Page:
Macrophages and monocytes can deliver inflammatory cytokines that increase the proliferation and survival of myeloma cells. Moreover, macrophages produce tumor necrosis factor α (TNF-α), which can indirectly increase tumor proliferation [128,129]. In a study published some years ago, Bladè et al. reported that MGUS subjects with high concentrations of TNF-α had a greater probability of malignant progression than those with low serum concentrations [130].
Finally, although several studies have shown a different concentration of IL-16 in patients with MM, no study has evaluated cytokine concentrations in patients with MGUS [131].

1.9. Anti-Inflammatory Cytokines

The existence of a pro-inflammatory or anti-inflammatory action of IL-4 depends on the experimental conditions in which they are verified. The role of IL-4 in MM is also controversial. It can reduce IL-6 production and, consequently, plasma cell growth [132]. On the other hand, it also promotes the differentiation of PBNMCs into mature plasma cells, possibly because PBNMCs are not sensitive to IL-6 action [133,134].
However, the activity of IL-4 on the differentiation of PBMNCs into mature plasma cells is more marked among cells from MM than MGUS patients.
Interleukin-10 is the most powerful B-cell differentiating factor, although it does not appear to operate on myeloma cells [135]. More recently, it has been demonstrated to promote the growth of myeloma cells in IL-6-deprived cultures. Therefore, it can be considered an IL-6-unrelated growth factor for myeloma plasma cells [136].
IL-10 concentration was evaluated in MGUS, in early or advanced stage MM, and in aggressive diseases. The highest number of subjects with measurable IL-10 was reported at early stages, as opposed to those with advanced or aggressive MM. IL-10 was not measurable in MGUS subjects. Thus, IL-10, like IL-6, may have a diagnostic value in differentiating MM from MGUS. However, unlike IL-6, high concentrations of IL-10 are associated with a better prognosis. Regrettably, no clinical studies have confirmed these data. In MM, the cytokine was detected at similar concentrations in all stages of the disease. Furthermore, IL-10 levels did not vary significantly between patients and healthy subjects, nor between MGUS subjects and MM patients [137].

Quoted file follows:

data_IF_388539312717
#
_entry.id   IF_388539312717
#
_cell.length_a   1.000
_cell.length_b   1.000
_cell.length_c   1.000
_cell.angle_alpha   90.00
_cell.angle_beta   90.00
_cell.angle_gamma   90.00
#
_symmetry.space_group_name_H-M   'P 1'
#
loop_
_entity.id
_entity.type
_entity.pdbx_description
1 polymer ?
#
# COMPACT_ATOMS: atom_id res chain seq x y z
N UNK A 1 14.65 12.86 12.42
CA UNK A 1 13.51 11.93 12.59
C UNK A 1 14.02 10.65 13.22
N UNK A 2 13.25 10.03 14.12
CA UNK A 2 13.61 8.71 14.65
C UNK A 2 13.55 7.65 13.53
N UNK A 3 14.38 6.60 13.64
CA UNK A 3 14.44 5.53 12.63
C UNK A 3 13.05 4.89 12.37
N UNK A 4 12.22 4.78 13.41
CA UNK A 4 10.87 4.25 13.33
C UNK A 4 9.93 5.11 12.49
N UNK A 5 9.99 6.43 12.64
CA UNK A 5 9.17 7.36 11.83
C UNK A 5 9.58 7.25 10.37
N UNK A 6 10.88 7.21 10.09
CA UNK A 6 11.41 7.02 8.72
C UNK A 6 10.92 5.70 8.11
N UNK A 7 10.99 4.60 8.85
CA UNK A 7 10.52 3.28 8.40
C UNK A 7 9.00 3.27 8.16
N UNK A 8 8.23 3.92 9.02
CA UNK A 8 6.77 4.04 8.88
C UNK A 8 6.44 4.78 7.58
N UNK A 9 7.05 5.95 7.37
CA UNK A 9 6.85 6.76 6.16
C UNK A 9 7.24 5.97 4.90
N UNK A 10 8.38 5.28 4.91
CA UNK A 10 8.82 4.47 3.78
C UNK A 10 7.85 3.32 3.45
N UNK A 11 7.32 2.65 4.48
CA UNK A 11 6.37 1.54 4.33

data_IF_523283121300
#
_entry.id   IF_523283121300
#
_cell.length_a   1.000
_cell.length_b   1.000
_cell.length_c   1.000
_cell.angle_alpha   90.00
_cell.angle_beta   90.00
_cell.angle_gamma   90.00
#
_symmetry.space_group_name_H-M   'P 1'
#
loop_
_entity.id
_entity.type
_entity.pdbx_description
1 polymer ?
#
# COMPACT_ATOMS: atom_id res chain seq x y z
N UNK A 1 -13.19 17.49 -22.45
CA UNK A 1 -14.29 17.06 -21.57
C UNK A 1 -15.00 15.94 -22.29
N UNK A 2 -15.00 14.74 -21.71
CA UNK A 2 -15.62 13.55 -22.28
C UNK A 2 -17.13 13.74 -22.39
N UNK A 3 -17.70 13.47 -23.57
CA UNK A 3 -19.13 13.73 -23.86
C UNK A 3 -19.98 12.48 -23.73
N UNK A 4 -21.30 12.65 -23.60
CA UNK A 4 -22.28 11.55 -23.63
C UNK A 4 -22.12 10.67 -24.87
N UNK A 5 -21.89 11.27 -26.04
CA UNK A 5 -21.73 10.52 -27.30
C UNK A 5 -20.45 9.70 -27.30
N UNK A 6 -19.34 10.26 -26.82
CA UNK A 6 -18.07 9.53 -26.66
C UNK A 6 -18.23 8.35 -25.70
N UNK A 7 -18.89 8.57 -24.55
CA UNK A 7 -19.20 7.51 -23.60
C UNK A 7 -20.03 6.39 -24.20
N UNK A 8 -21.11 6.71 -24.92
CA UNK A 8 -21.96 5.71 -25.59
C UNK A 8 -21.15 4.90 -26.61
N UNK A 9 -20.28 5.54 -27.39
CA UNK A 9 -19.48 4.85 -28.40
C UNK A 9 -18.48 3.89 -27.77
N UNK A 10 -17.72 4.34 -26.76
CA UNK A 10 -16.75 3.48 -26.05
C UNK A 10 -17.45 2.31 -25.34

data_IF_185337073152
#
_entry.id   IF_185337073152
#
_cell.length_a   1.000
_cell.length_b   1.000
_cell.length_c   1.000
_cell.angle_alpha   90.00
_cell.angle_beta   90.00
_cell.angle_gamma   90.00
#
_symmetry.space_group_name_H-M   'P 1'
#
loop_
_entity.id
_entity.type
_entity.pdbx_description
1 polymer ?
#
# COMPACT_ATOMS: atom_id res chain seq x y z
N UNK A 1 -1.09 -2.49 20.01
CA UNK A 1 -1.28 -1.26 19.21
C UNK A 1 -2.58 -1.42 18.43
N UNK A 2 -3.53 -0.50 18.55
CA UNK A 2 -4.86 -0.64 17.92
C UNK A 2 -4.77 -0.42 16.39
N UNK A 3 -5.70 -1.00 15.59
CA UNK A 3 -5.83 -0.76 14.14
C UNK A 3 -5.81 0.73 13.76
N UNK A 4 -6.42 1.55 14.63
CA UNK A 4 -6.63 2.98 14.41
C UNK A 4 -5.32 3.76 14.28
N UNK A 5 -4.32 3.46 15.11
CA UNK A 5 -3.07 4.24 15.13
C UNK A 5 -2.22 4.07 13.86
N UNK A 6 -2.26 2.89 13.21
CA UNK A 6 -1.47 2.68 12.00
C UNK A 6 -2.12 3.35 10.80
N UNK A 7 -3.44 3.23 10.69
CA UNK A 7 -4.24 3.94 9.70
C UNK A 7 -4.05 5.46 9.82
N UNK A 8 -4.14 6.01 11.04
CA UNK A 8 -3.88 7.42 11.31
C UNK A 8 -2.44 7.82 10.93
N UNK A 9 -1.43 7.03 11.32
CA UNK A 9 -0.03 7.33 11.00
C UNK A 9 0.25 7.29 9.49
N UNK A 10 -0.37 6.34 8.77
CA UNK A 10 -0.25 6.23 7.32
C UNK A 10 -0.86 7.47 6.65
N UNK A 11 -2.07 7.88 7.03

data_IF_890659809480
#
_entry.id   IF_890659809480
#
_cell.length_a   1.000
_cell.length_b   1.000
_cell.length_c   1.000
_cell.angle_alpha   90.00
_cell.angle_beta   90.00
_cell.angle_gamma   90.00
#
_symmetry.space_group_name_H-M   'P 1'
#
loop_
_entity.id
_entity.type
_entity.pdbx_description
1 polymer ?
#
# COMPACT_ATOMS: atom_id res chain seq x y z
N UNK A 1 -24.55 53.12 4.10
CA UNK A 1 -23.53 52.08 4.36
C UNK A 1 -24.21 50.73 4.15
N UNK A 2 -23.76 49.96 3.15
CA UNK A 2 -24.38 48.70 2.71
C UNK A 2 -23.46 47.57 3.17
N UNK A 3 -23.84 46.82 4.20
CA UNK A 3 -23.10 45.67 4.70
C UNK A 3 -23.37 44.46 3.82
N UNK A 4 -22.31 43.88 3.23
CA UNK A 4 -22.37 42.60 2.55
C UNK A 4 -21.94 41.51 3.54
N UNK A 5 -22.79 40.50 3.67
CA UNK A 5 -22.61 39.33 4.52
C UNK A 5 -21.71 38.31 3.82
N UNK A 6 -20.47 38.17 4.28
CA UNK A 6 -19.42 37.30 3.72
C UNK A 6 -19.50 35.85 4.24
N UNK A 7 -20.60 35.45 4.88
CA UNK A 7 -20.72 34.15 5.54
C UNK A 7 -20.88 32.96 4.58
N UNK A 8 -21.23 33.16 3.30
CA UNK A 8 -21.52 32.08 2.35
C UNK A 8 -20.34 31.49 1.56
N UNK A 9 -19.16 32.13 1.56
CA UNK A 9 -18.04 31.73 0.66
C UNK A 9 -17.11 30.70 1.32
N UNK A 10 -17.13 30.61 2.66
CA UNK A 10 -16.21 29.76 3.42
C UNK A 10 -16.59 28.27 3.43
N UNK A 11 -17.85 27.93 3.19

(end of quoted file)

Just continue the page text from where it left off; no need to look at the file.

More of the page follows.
IL-27 activity might differ according to the target cell type. However, IL-27 concentrations seem to be greater in MM subjects with active disease (MMECs) than in MGUS subjects.
Actually, IL-27 has been demonstrated to stimulate PD-L1 expression in several cell types, including CD4+ and CD8+ T cells, monocytes, DC, and tumor cells [138,139,140] Therefore, IL-27 might cause possible actions regulating the expression in MMECs of HLA-I, which downregulates NK cell activity, and also that of PD-L2, which regulates the level of both CD8+ T and NK cell activity. It has been demonstrated that in MM subjects, more than the 50% of PB NK cells express PD-1, the PD-Ls receptor, although at concentrations lower than PD1+ in NK cells, as reported in healthy controls or in diverse diseases [141]. The ability of IL-27 to upregulate immune checkpoint ligands on tumor endothelium may significantly differ among patients. Remarkably, throughout the range of antitumor immune responses, IL-27 may operate earlier than IFN-γ, a factor delivered by innate cells such as macrophages and DCs.
Moreover, angiogenesis is characteristic of MM progression. Dondero et al. investigated the action of cytokine-stimulated NK cells against tumor-associated endothelial cells isolated from the BM aspirates of MM subjects with MMECs [142]. They demonstrated that NK cells stimulated with adequate doses of IL-15 destroyed MMECs via the activity of multiple activating receptors. In particular, according to the increased expression of Poliovirus receptor (PVR) and Nectin-2 on MMECs, DNAM-1 actively contributed to target detection. Remarkably, in MMECs, the density of PVR was considerably higher than that reported from MM subjects with MM in complete remission or with MGUS. Notably, IL-27, which unlike IL-15 does not show pro-angiogenic activities, augmented the NK cell functions provoked by suboptimal levels of IL-15.
A preliminary study reported substantially lower IGF-1 concentrations in MGUS and MM subjects compared with healthy controls, with the concentrations being significantly lower in MM than in MGUS [143]. However, in another study, IGF-1 concentrations were only occasionally higher in MGUS than in MM, with considerably higher concentrations in substage B.
Moreover, subjects with MM had drastically lower levels of serum transforming growth factor (TGF)-β than subjects with MGUS [144].
Finally, the molecular chaperone heat shock protein interacts with several client proteins, either intracellular or cell-surface localized, which are functionally implicated in several essential regulatory pathways, such as cell cycle control and protection from apoptosis. Furthermore, its action appears to be indispensable for cancer cells in supporting abnormal homeostasis [145].
Small ubiquitin-like modifier (SUMO) belongs to a group of small proteins that modify the functions of target protein binding to amino acid residues [146,147,148]. Sumoylated proteins are implicated in several cellular mechanisms, including DNA damage response, response to stress, protein stability, transcriptional regulation, cell proliferation, and apoptosis [149,150,151].